Tuesday, September 27, 2011

My Favorite Character I've Created

I play Dungeons & Dragons. It has fostered my creativity in ways no writer's workshop or art class has really managed to for me. There have been a few memorable characters I've created among my gaming group, one of the more popular ones being a pirate queen who was transformed into a natural Weretiger upon encountering a certain artifact. Her strength went through the roof, and saved the party from many a nasty fall by having superior reflexes and the power to merely haul everyone up to safety.

However, my own personal favorite that I've put a great deal of energy into is a druid named Shadesa. In her first incarnation, she was a human from the Icewind Dale, an arctic region in Faerun. My particular character trait with her was to play her like a dazed hippie from the 60s, who grew all her "plants" in her hair. This trait became handy for storing spell components as well, making storage space much easier. Since we started the campaign in Waterdeep, a good ways away from her home, I initially came up with a silly story phrase to describe how she came to be traveling: it involved a rabbit, an ice demon, and a spork, and she doesn't like talking about it overly much. This prompt led to a great deal of harassment from my group, as they wanted to know the juicy details, which I didn't rightly know at the time. I eventually came up with more plot for her back story, but it remains unfinished. Suffice to say it involves a great deal of social shunning, and a family history for flipping out all batshit crazy.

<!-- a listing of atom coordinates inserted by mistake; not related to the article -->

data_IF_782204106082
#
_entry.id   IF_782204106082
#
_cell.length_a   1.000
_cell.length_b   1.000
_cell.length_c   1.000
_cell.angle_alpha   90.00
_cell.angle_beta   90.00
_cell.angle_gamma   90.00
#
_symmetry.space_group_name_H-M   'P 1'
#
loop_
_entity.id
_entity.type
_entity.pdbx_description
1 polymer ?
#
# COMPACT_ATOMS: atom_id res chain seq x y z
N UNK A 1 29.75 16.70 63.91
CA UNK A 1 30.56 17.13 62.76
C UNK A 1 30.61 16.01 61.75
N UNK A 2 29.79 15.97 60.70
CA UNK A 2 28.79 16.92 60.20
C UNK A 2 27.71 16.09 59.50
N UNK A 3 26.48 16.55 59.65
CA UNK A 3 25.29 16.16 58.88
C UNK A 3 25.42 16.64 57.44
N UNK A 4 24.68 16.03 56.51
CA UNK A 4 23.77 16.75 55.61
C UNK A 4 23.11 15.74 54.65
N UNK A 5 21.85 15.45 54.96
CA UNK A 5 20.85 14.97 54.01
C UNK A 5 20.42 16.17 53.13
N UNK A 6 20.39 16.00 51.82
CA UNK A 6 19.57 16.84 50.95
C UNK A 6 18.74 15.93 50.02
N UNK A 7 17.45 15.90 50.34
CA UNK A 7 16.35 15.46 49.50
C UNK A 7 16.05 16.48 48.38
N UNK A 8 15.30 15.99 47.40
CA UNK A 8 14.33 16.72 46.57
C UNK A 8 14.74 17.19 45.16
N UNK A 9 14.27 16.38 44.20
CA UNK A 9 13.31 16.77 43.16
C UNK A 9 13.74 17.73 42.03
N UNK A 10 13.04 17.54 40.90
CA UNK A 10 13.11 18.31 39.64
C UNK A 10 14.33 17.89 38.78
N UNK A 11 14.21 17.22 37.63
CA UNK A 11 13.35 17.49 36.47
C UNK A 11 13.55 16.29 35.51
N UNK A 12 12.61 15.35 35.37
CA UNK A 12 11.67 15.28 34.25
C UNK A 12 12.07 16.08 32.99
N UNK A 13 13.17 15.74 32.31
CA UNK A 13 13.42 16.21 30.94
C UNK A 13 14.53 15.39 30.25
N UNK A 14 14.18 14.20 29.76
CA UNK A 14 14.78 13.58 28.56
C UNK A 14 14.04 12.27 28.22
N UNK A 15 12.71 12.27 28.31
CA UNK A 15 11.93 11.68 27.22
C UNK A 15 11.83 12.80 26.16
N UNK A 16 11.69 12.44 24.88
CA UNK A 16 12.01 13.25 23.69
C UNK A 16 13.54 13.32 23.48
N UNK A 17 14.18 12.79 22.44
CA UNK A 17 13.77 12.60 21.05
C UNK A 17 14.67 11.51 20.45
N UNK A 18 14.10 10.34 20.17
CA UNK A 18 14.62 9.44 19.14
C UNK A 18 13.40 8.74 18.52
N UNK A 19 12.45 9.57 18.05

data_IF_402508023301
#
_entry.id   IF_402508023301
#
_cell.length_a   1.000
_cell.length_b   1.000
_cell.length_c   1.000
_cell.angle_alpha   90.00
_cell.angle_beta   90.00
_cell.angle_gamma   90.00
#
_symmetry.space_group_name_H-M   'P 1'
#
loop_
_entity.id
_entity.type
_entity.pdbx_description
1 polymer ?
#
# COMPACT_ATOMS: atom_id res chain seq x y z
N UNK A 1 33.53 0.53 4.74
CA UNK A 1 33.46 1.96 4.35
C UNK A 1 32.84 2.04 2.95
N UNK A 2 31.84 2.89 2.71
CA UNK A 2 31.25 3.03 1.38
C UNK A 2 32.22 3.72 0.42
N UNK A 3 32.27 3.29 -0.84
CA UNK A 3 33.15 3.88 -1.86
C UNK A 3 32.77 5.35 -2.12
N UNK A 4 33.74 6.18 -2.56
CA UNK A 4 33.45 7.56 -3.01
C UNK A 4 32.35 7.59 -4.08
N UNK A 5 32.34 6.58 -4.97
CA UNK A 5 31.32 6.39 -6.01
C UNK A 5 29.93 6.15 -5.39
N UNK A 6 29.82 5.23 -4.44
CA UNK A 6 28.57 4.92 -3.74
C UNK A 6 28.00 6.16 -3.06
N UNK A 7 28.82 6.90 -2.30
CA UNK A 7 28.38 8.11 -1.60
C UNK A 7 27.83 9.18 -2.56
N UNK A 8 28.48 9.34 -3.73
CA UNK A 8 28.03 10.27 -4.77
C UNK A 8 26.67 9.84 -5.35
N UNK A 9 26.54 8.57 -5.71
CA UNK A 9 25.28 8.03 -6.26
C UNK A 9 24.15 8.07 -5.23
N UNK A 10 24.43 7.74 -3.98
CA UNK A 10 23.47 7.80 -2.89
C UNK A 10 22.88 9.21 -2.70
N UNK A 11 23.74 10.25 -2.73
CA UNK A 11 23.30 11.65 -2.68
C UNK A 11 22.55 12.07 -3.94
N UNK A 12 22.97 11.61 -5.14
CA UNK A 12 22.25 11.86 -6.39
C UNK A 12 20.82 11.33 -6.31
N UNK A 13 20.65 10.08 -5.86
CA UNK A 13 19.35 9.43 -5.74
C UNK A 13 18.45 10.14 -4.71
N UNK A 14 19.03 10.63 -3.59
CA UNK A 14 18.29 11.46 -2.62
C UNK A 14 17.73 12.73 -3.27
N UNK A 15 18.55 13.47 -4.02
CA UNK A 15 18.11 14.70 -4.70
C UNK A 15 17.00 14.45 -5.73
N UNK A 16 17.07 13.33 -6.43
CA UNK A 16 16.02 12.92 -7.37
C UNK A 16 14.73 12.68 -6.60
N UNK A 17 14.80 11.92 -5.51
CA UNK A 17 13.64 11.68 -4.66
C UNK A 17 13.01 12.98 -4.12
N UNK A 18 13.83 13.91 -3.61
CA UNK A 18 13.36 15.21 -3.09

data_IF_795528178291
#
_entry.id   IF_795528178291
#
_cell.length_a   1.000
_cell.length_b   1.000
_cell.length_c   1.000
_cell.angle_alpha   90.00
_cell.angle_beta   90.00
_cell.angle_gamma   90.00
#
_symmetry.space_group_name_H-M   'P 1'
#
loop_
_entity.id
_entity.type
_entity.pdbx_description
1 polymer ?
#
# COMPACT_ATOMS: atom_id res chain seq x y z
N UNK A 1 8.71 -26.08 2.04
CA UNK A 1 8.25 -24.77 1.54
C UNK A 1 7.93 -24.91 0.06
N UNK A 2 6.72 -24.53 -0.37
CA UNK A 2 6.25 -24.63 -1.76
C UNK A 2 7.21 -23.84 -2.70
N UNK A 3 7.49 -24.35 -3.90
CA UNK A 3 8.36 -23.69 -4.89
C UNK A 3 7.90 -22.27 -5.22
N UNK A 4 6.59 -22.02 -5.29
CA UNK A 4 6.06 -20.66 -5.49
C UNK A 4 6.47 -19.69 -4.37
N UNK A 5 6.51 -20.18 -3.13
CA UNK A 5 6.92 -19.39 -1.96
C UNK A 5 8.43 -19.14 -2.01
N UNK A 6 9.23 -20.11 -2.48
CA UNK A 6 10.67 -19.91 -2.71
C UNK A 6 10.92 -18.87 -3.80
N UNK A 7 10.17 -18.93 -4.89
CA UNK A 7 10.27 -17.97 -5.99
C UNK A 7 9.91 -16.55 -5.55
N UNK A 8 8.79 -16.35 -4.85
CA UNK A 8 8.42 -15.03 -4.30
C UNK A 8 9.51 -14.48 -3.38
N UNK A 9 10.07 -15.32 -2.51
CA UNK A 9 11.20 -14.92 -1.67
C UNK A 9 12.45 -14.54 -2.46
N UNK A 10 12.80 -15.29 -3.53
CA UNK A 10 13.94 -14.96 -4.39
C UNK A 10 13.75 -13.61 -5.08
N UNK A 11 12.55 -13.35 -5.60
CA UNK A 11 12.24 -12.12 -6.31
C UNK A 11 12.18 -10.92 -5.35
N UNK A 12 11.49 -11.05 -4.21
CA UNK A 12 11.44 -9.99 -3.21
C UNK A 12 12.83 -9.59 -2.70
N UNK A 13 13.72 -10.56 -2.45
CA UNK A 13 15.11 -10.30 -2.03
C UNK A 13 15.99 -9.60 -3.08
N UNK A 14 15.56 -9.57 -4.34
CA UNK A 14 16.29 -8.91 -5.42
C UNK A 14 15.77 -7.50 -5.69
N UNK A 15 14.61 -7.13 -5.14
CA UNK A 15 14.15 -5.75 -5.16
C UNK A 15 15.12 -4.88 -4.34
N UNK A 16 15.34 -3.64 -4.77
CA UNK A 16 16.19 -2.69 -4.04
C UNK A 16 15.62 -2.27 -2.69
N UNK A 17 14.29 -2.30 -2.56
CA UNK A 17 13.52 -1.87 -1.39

I built Shadesa up as a druid/scout, with plenty of ranged attack abilities to make her spells more effective in combat. Unfortunately, as often happens in gaming groups, real life events made it difficult to meet up and play, leading to a gradual disinterest in continuing the story. Which was a shame, as we had almost reached the coveted 20th level, and the promise of epic powers to kick much ass with. A few months later the possibility of restarting the campaign came up, albeit many generations later in terms of storytelling.

Upon revisiting the Faerun campaign, I asked my GM if I could reforge Shadesa as a pixie, since I'd always wanted to play one. Needless to say, Shadesa is way more formidable as a pixie caster than she was as a scouting sniper. Now she rides around on her animal companion when not flying around the battlefield, a Fleshraker dinosaur named Barnaby. I imagine him like this picture, complete with top hat. The story of the ice demon, the rabbit, and the spork is still unresolved, and I don't know when I'll get the urge to get back to it. In the meantime, I do an inner victory dance every time my druid's magic creates havoc and utter destruction. Plus I get to act like a stoner hippie who has an incredible fascination with shiny objects, without ever having to actually indulge in such things. Good times. Good times.

Thursday, September 22, 2011

In View, a Humble, Vaudevillian Villain

Today we had to write about the tensions leading up to the American Revolution, which involved a lot of reference to the "consent of the people to be governed."

The founding fathers firmly believed in the innate right of the people to consent to authority's power to rule them, and that if that power is abused, then it is the people's right to change or destroy that government. This idea, laid out in the Declaration of Independence, contrasted greatly with Great Britain, who believed that the government knew better than the people how to do its job, and those darn upstart colonies should heed to their betters.

This line of thinking led me to contemplating other instances of revolution throughout history, such as those that occurred in France, South America, and Africa. Then I started thinking about V for Vendetta, and how that movie would present all this ideology in a more palatable format than having to write from the point of view of a 1770s citizen of the colonies. Then I started trying to recite that alliterative speech Hugo Weaving makes (in my head, lecture was still happening), and, realizing where my thoughts had gone, had to check myself for levels of literary geekery. Seeing how many allusionary buttons I own that make literature jokes, I can only conclude that yes, I have unusually high amounts of lit nerd. Now I'm wondering how V would teach British history...